Kabbala #11: Gevurah: The Strength of Judgment

May 8, 2009

7 min read


The fifth of the Ten Sefirot -- gevurah -- is the second sefira of action and one which brings strict justice into the world.

Gevurah or "strength" is usually understood as God's mode of punishing the wicked and judging humanity in general. It is the foundation of stringency, absolute adherence to the letter of the law, and strict meting out of justice. All this contrasts with chesed or "kindness" (discussed in Chesed - The World Is Built On Kindness) which implies mercy and forgiveness.

We thus speak of God's primary modes of action as being the kindness and unaccountability of chesed, versus the stringency and strict accountability of gevurah. It is called "strength" because of the power and fury of God's absolute judgment.

Although the above colloquial interpretation is not wrong, the roots of gevurah are deeper than the mere sense of strictness and judgment.

To gain the more basic sense of gevurah, let us return to the act of creation, which involved unbounded chesed. The rabbis teach us that:

When God said, 'Let there be a firmament,' the world kept stretching and expanding, until God said, 'Enough!' and it came to a standstill. (Chagiga 12a)

Chesed on its own is endless. However, the transactions that are "tit for tat," or "measure for measure" are based on what one deserves and are clearly defined and limited. The second element limits the first element. If goods are sold for money, then the amount of money given defines and limits the amount of items sold.


However, when something is given for nothing, then there are no necessary limits placed on what is given. True, when a human being acts in a chesed mode, he is limited by the resources he possesses, but God is infinite and therefore His chesed is boundless.

When God proclaimed "Enough!" He was introducing a new concept, hitherto unknown to the world: The concept of "limits" or "boundaries" -- the concept of "finite."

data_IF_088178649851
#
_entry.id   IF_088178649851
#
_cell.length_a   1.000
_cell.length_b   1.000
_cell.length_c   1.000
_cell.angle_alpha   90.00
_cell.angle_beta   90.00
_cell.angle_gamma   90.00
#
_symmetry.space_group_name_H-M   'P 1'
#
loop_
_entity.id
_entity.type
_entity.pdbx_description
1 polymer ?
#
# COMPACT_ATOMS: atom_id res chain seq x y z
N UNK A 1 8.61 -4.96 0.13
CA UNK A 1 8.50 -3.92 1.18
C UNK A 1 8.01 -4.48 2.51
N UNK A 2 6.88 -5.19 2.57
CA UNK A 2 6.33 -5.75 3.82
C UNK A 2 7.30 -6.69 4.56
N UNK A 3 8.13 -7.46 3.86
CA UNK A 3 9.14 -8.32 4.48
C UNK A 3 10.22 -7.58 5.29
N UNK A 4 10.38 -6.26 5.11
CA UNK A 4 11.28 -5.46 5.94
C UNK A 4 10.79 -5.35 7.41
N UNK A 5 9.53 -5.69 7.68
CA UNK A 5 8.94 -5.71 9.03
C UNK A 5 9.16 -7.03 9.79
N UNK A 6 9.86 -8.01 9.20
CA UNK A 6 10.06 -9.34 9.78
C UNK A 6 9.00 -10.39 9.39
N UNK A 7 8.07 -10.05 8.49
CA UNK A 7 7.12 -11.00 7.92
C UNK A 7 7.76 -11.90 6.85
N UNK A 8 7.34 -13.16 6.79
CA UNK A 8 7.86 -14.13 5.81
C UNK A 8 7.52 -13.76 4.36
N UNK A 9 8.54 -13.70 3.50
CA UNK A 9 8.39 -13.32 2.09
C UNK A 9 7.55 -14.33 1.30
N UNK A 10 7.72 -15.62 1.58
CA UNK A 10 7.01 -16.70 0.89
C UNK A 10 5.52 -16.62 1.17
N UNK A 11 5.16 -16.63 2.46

But what defines this boundary? It is not because of any limit in Divine resource and ability, for God has none. Rather, it is the limits of the recipient. God determined that the relationship would be "something for something." If man had enough "purchasing power" he could gain commensurably; if not, he would do without.

The entire system of reward and punishment is rooted in this attribute of gevurah.

Thus the entire system of reward and punishment is rooted in this attribute of gevurah, and that is why it is often referred to as middas hadin -- the attribute of "law" or "judgment." From the point in creation when God proclaimed "Enough!" His beneficence has not been unbounded and infinite; it has been bartered and exchanged for man's deeds.

Isn't this a letdown –- that God, Who has an infinite bounty to bestow, limits it to the begrudging pittance that man is capable of acquiring? Why would God limit His kindness?

The answer is if God were to treat us only via the perspective of His infinite gifts, then we might have many gifts but our existence would cease to have any meaning. For whatever existed in the world would be due to His magnanimity. We could be here or not, the world would receive and continue to receive, regardless.

But if the world possessed only that which we've earned on its behalf, then our existence would be meaningful.

If only chesed existed, then our existence would be akin to a person who is institutionalized for life.

For example, imagine a situation where a person in need of a livelihood is hired by a friend to work in a factory. He is put to work making widgets and is paid a reasonable wage. One day he comes to the factory late at night and sees a truck pick up all the widgets he produced and dump them into the garbage. He realizes that the "job" is really just charity and his work is meaningless.

Do you think he could continue working?